This Week in History: October 19 – October 25

LIBYAN LEADER MUAMMAR GADDAFI WALKS WITH AN UMBRELLA AFTER HIS MEETING WITH SPAIN'S PRIME MINISTER JOSE MARIA AZNAR IN THE BAB AL AZIZIYA COMPOUND IN TRIPOLI.

Key events that shaped our social, political and cultural history

By Arfa Shahid 

October 19, 2005: Saddam’s Trial Begins
Following the capture of Iraqi ruler Saddam Hussein on December 13, 2003, an Iraqi Special Tribunal was set up consisting of five Iraqi judges to try the toppled president, and his aides over charges of committing war crimes, genocide and crimes against humanity. The first trial began on October 19, 2005 for Hussein’s role in the violent campaigns against Shiites in Dujail, following an assassination attempt by members of the Islamic Dawa Party. A second trial began on August 21, 2006 in which Hussein and his seven aides were tried for committing genocide against the Kurds during the Anfal campaign in northern Iraq. Many viewed the trial as a kangaroo court, one merely set up for show. On November 5, 2006, Hussein was sentenced to death by hanging. His appeal was rejected and he was executed on December 30, 2006, the first day of Eid Al Adha, a major Islamic holiday.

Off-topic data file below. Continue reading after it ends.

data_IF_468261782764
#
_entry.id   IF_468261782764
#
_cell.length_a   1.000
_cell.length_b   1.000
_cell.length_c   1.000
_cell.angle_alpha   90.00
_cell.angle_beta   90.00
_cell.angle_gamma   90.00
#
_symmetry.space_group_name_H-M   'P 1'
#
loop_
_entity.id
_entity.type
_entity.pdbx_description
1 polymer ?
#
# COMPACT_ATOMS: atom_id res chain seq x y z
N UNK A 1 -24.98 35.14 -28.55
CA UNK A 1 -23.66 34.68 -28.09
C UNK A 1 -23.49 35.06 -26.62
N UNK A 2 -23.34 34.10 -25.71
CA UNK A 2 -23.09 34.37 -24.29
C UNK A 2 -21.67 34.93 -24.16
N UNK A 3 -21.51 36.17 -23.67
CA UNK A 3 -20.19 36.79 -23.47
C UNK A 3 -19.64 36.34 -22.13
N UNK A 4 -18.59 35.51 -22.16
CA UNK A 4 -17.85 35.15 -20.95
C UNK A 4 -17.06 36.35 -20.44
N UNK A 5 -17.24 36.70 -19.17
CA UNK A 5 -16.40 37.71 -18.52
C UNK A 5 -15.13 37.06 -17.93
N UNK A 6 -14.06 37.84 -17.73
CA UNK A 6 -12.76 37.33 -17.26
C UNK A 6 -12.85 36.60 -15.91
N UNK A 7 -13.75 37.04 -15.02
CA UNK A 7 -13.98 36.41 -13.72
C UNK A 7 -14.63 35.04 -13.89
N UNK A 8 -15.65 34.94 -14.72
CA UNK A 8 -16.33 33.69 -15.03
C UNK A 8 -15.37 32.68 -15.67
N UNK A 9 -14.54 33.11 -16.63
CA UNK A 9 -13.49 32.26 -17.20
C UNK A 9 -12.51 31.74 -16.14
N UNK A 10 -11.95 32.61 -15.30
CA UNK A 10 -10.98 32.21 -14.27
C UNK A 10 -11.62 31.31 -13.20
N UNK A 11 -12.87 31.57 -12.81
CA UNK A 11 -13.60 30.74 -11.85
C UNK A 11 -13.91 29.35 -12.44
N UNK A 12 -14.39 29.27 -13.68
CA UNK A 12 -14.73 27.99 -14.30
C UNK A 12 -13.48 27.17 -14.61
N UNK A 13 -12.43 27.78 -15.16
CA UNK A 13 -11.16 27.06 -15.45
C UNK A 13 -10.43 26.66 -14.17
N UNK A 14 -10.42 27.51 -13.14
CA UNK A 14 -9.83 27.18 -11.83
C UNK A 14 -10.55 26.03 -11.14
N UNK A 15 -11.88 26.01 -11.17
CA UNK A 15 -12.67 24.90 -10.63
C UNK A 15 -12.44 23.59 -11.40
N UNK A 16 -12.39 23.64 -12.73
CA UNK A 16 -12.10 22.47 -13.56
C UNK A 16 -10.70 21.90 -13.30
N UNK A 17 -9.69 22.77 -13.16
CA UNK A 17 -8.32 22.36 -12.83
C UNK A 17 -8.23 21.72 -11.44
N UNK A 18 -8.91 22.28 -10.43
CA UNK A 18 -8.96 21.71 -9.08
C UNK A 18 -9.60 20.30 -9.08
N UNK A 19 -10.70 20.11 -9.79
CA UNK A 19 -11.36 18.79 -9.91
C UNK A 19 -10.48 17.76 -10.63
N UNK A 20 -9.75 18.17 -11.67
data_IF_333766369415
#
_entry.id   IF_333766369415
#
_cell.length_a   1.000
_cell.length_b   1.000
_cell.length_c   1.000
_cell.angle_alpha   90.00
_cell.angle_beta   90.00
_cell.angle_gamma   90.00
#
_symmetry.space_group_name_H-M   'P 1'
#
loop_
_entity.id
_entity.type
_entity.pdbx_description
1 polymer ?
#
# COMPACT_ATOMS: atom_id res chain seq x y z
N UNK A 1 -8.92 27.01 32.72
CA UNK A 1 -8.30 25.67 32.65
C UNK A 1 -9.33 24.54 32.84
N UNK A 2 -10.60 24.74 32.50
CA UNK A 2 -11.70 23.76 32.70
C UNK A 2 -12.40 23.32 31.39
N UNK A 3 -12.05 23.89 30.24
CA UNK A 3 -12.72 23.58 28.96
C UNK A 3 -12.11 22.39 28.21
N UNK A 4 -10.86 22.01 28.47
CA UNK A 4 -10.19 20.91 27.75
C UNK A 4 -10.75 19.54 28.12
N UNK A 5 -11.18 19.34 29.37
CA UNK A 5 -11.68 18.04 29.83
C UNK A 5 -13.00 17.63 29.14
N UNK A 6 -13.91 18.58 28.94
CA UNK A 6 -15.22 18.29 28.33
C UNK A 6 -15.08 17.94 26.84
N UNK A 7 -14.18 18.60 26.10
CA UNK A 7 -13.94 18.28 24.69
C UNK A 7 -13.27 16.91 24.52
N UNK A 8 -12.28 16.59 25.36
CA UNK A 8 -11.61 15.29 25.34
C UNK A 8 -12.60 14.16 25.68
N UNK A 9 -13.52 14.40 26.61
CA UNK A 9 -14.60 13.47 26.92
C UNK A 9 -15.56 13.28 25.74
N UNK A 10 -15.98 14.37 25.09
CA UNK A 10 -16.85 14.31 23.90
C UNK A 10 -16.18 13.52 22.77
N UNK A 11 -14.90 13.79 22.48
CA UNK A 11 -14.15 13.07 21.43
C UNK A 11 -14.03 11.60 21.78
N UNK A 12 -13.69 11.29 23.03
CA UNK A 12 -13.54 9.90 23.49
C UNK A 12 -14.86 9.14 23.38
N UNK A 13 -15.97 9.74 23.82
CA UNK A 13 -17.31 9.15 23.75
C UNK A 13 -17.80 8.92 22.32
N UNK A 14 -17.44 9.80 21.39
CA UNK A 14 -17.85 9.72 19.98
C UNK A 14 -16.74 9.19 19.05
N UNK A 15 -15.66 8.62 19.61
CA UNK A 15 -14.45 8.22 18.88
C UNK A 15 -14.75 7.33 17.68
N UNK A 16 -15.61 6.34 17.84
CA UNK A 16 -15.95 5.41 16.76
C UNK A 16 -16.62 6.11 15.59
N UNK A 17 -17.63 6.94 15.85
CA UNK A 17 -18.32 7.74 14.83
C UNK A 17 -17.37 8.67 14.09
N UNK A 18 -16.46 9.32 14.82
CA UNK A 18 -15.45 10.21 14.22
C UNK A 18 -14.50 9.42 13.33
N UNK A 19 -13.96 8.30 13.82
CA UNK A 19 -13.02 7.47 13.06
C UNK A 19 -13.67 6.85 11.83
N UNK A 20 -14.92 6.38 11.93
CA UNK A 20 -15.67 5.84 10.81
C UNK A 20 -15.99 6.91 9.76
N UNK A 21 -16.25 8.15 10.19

October 20, 2011: Gaddafi Killed
Muammar Gaddafi, the longest serving leader in Africa and the Arab world, was captured and killed by rebels in Sirte, Libya, on this day in history, following a violent uprising. Gaddafi became the leader of Libya following a bloodless coup in 1969 against the country’s pro-Western monarch, King Idris. Soon after, he forced the closure of American and British military bases in the country and took control of the nation’s oil industry. Gaddafi remained a controversial figure in the Arab world. His government was accused of various human rights violations and funding terrorism. However, biographers and historians agree that Libya flourished under Gaddafi’s regime, which combated homelessness and ensured access to food and safe drinking water to everyone. Libyans enjoyed free education to a university level and there was a dramatic rise in literacy rates in the country after Gaddafi came into power. There were also massive improvements in government-provided healthcare, with diseases like cholera and typhoid being contained and life expectancy raised.

October 22, 1979: Iran Hostage Crisis
The deposed Shah of Iran Mohammad Raza Pahlavi arrived in New York City to undergo cancer treatment. President Jimmy Carter reluctantly allowed the Shah to enter the U.S. The Iranians demanded that the Shah be returned to Iran to stand trial for crimes he was accused of committing during his reign. Specifically, Pahlavi was accused of committing crimes against Iranian citizens with the help of his secret police, the SAVAK. Iranians saw the decision to allow the Shah into U.S. as an American complicity in those atrocities. This led to the culmination of the Iranian hostage crisis, where a group of Iranian students took 52 American diplomats and citizens hostage for 444 days who were later released following lengthy negotiations. Pahlavi left U.S. and was granted asylum in Egypt, where he later died from complications of cancer.

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